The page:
OUR OPINION: 'Olive twig' to the GOP
President Barack Obama made a nod in the direction of bipartisanship Wednesday night. But he made just a nod. He didn't commit, and he certainly didn't say anything like this: "For the unity of our great nation and the success of this hugely impo...
President Barack Obama made a nod in the direction of bipartisanship Wednesday night.
But he made just a nod. He didn't commit, and he certainly didn't say anything like this:
"For the unity of our great nation and the success of this hugely important reform, it's vital that a health care bill pass with solid -- not simple -- majorities.
"Members of Congress, I urge you to work with me and with each other to get this job done right."
With that kind of language and commitment, health care reform could pass with strong bipartisan support. It might not pass in 2009, and it might not look a lot like the bills that are moving through committees now.
But it could pass, and it could do so without half of our country getting mad at the other half.
We don't need more reasons to be polarized. A unifying result is worth working and waiting for,
Obama's nod came when he took up the subject of malpractice reform. "Many in this chamber -- particularly on the Republican side of the aisle -- have long insisted that reforming our medical malpractice laws can help bring down the cost of health care," he said.
"I don't believe malpractice reform is a silver bullet" to curb spending, he continued. "But I have talked to enough doctors to know that defensive medicine may be contributing to unnecessary costs."
That was smart politics. But Obama proposed only a modest reform -- namely, letting states experiment with ways to reduce costs.
It wasn't an olive branch; more like an olive twig, as one blogger put it. The Washington Post summed it up this way: "The ideas the president embraced stopped considerably short of the federal limits on malpractice awards that the GOP and the nation's physicians have sought for years."
Other than that, the president either scolded Republicans or seemed to dismiss their concerns. That's a shame. True, some GOPers would block any attempt at reform. But the whole caucus isn't that way. Some members have championed bipartisan measures in the past and likely would do so again.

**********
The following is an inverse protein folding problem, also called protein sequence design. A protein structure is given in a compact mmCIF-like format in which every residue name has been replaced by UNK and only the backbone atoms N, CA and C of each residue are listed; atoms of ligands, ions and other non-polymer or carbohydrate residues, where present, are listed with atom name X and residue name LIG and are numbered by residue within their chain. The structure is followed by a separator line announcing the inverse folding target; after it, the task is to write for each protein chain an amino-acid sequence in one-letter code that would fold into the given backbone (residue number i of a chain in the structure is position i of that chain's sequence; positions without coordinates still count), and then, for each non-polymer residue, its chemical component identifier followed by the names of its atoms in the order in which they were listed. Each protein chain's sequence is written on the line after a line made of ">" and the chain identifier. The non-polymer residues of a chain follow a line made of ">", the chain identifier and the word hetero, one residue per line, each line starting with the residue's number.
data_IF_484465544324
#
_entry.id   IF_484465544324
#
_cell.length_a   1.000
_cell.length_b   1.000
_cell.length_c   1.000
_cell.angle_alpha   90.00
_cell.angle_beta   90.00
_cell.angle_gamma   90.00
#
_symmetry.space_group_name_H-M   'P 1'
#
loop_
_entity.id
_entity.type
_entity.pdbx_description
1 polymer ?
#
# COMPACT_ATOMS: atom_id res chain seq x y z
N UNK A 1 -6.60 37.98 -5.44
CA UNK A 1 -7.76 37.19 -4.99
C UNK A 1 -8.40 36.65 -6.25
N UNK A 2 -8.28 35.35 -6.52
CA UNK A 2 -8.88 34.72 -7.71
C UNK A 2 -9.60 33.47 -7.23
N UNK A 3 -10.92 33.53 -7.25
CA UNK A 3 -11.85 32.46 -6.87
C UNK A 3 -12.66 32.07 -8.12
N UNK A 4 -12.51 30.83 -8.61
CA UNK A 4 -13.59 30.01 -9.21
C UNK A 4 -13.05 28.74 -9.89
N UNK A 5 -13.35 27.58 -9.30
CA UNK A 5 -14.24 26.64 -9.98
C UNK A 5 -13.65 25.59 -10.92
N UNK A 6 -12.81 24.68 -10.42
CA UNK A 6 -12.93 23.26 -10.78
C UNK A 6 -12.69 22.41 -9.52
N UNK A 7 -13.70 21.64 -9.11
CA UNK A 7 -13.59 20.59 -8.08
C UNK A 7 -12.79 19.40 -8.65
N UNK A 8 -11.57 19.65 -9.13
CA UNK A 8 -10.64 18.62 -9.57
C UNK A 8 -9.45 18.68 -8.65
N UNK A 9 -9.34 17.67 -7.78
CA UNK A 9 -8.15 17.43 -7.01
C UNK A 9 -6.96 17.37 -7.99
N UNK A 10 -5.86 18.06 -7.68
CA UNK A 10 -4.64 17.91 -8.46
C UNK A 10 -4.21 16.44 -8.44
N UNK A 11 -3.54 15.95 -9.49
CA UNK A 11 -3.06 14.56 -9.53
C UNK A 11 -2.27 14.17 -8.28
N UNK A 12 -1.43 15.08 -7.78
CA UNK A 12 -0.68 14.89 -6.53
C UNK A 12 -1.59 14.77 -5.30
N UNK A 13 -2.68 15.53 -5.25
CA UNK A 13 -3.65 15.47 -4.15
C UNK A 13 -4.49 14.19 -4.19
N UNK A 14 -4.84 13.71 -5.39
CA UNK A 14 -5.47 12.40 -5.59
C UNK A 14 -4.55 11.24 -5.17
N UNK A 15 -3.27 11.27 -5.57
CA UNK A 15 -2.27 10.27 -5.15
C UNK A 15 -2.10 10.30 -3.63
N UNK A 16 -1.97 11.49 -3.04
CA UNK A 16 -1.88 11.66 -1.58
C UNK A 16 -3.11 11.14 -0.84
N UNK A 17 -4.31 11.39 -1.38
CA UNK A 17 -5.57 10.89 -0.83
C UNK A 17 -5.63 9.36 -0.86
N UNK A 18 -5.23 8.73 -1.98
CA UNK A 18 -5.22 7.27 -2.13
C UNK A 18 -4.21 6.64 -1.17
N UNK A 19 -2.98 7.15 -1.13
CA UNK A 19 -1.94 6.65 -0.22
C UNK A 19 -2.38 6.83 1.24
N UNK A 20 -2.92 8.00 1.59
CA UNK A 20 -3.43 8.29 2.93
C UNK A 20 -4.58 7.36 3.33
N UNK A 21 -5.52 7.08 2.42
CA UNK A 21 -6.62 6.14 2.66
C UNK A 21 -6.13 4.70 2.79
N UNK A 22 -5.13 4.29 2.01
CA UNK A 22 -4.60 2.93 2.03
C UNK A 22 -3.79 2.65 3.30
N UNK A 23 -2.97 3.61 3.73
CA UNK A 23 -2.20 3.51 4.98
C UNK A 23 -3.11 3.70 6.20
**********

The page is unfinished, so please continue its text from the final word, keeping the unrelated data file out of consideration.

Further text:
The criticisms they're now raising are worth listening to
For example, Sen. Orrin Hatch, R-Utah, partnered with the late Sen. Ted Kennedy, D-Mass., to pass children's health insurance, as Obama himself mentioned Wednesday night.
But Hatch remains deeply skeptical about Obama's proposed reforms.
"Medicare is now a $39 trillion liability, and it is underpaying doctors and hospitals," he told an interviewer after the speech.
"It will be broke in the next decade, and the president acts like everything is all right?
"Plus, the president acknowledged again that he wanted an IMAC, an independent Medicare advisory committee. ... They will get five people appointed who basically have life and death control. We all know we are heading towards rationing."
One more point, this one about paying for the reforms:
"For President Obama to say that the money to fund his program will come out of fraud, waste and abuse, it just doesn't make sense." Tax hikes -- big ones -- will be the inevitable result, Hatch said.
Those aren't scare tactics, as far as we can tell. They're fair criticisms, ones that reformers should factor in now, before the reforms have become law.
The way to do that is to insist on a bipartisan plan.
-- Tom Dennis for the Herald